Steven L. Smith, Bellingham, WA Home Inspector (King of the House)

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Integral Gutters, Yankee Gutters

Integral gutters go by different names. Yankee gutters is probably the best known of the terms, although in my area I also hear them called Dutch gutters.

The photo below gives a good example of what they look like. 

Unfortunately, this photo also shows a common problem with them -- all clogged. These gutters, often nothing more than a curl in the eave with tar paper as a membrane, can be real problems. At some installations, the gutter is right above the wall of the home -- not out at the edge like with a normal gutter. When they get full, or leak for any other reason, that leads to water going down into the soffit, the wall or adjacent structure. The photo below is structural damage caused by rot around an overflowing integral gutter, same property shown above.

 I would like to say that this is uncommon. Problem is, I almost always find damage, in varying degrees, when I find integral gutters. They might be fine in areas with light rain but they sure are not ideal in the Pacific NorthWET. A common repair, that makes sense, is to modify the roof and put in standard gutters that still require cleaning, but they keep leakage and water farther away from key parts of the home.

 

Steven L. Smith

Bellingham WA Home Inspections

Steven L. Smith

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Comment balloon 11 commentsSteven L. Smith • August 28 2008 09:01AM

Comments

Steve, I SO agree with you on this.  Integral gutters are, sooner or later, like putting little swimming pools or bird baths on your roof and are very difficult to maintain and keep from damaging the roof structure.  They are almost always lined with materials that don't last as long as the roofing materials that laps over them.

Posted by Charles Buell, Seattle Home Inspector (Charles Buell Inspections Inc.) about 10 years ago

hhhmmm, most houses down here don't have gutters.

Sean Allen

Posted by Sean Allen, International Financing Solutions (International Financing Solutions ) about 10 years ago

Wow, the damage in that photo is scary.  I love having home inspectors on AR!

Lynda K. Bloom, Selling Rockville Maryland Real Estate and Surrounding Areas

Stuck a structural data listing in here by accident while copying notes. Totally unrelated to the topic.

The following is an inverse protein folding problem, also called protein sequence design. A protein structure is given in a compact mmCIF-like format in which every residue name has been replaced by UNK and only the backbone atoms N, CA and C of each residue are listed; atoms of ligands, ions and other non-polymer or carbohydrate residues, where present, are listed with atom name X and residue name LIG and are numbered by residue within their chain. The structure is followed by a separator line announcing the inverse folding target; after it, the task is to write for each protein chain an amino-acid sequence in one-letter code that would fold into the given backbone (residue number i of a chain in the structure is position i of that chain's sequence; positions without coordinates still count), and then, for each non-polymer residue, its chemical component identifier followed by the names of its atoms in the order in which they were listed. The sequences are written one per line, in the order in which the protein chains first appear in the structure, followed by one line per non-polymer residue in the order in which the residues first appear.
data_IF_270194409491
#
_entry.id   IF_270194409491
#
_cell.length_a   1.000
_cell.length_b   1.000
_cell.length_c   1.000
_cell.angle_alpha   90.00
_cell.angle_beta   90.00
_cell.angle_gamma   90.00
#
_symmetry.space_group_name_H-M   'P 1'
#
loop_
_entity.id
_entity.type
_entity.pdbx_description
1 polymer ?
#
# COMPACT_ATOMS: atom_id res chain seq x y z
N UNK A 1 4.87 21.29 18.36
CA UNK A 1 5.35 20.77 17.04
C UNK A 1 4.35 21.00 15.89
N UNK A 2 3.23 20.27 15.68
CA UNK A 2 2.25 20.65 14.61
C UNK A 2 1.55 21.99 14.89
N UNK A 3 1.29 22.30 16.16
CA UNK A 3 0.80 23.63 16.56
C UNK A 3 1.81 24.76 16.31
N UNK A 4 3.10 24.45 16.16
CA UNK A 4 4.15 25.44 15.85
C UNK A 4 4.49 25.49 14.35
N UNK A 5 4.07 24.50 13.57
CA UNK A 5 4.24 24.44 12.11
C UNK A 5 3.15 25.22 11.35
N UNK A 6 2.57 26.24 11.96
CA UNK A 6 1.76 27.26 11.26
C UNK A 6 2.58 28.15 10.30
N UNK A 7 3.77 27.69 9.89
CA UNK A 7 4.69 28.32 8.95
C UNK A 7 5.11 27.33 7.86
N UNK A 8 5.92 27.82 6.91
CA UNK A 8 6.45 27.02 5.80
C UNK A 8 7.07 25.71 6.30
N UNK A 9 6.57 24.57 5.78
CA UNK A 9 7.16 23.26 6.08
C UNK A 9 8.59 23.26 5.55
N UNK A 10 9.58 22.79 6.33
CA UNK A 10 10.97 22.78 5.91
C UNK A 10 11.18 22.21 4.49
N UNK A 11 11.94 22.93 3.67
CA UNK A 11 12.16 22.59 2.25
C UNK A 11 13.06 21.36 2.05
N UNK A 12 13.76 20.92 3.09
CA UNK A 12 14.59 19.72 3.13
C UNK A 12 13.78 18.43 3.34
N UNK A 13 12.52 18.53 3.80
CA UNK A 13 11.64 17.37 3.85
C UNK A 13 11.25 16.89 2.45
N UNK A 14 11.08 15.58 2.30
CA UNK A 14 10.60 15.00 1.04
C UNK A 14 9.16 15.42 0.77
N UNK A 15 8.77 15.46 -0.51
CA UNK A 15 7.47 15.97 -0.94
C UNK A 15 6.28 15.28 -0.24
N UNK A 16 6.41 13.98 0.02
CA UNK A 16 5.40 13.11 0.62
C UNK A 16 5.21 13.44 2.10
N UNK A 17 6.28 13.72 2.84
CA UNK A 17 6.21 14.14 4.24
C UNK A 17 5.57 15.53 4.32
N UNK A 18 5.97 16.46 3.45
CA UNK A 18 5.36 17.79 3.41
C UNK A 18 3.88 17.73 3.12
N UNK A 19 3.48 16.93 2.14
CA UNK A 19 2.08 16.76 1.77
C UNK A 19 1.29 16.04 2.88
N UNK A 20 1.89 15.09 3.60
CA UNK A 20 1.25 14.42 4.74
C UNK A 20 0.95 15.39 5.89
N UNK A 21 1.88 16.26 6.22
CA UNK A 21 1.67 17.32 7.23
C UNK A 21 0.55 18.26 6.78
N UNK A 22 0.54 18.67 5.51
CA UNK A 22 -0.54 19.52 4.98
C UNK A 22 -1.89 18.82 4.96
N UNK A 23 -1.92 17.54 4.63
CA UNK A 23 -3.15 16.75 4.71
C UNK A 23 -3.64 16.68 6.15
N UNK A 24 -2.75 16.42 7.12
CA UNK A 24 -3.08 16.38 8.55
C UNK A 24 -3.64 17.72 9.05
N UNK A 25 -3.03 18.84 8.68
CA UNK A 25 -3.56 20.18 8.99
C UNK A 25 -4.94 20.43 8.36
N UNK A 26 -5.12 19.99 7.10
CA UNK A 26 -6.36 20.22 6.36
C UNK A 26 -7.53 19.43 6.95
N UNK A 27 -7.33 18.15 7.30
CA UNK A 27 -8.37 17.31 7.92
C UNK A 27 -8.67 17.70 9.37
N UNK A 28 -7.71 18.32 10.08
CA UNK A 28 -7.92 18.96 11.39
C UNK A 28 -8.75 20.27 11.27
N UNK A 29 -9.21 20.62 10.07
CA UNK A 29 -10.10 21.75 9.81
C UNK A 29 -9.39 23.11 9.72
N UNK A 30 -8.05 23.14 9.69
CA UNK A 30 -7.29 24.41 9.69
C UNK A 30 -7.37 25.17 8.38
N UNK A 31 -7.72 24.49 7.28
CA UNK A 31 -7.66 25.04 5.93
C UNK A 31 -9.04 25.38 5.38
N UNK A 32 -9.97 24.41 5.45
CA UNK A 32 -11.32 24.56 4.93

Posted by Lynda Bloom (Weichert, Realtors) about 10 years ago

Wood and water just do not mix well! Looks pretty for the first year, then it becomes a nightmare!

Posted by Robert Rauf (HomeBridge Financial Services (NJ)) about 10 years ago

Plus the weight of the water is something to think about.  What a silly design.  They need a screen on top, at the very least.

Posted by Randall Schrader (Competitive Insurance of Dundee) about 10 years ago

Integral gutters are a silly design. They are probably worse than zero gutters, which is not great in a wert area either.

Posted by Steven L. Smith, Bellingham WA Home Inspector (King of the House Home Inspection, Inc.) about 10 years ago

Never heard of those gutters here but your pictures show them nicely.  We'll just let you keep them.

Posted by Barbara S. Duncan, GRI, e-PRO, Executive Broker, Searcy AR (RE/MAX Advantage) about 10 years ago

Barbara,

What if I don't want them?

Posted by Steven L. Smith, Bellingham WA Home Inspector (King of the House Home Inspection, Inc.) about 10 years ago

The coolest gutters I ever saw were the wood gutters at the Winchester Mystery House in San Jose, California. Of course, everything else about the house was a home inspector's nightmare: stairs to nowhere, windows in the floor, etc. Well worth a trip to San Jose just to spend the day at the WMH.

Posted by Not a real person about 10 years ago

It is time to replace our roof on our Dutch Colonial house built in the 20's. On the top section of the roof are built-in gutters. How do we replace them without hurting the character and integrity of the house and roof?

Posted by Linda A. Hawthorne about 1 year ago

Linda, usually they cut them off and put on real gutters. It is not necessarily cheap to do. But if you want to keep it as is, I would make sure the integral gutter areas are covered with one of the new vinyl or TPO membranes that are much better than typical tar paper that I see.

Posted by Steven L. Smith, Bellingham WA Home Inspector (King of the House Home Inspection, Inc.) about 1 year ago

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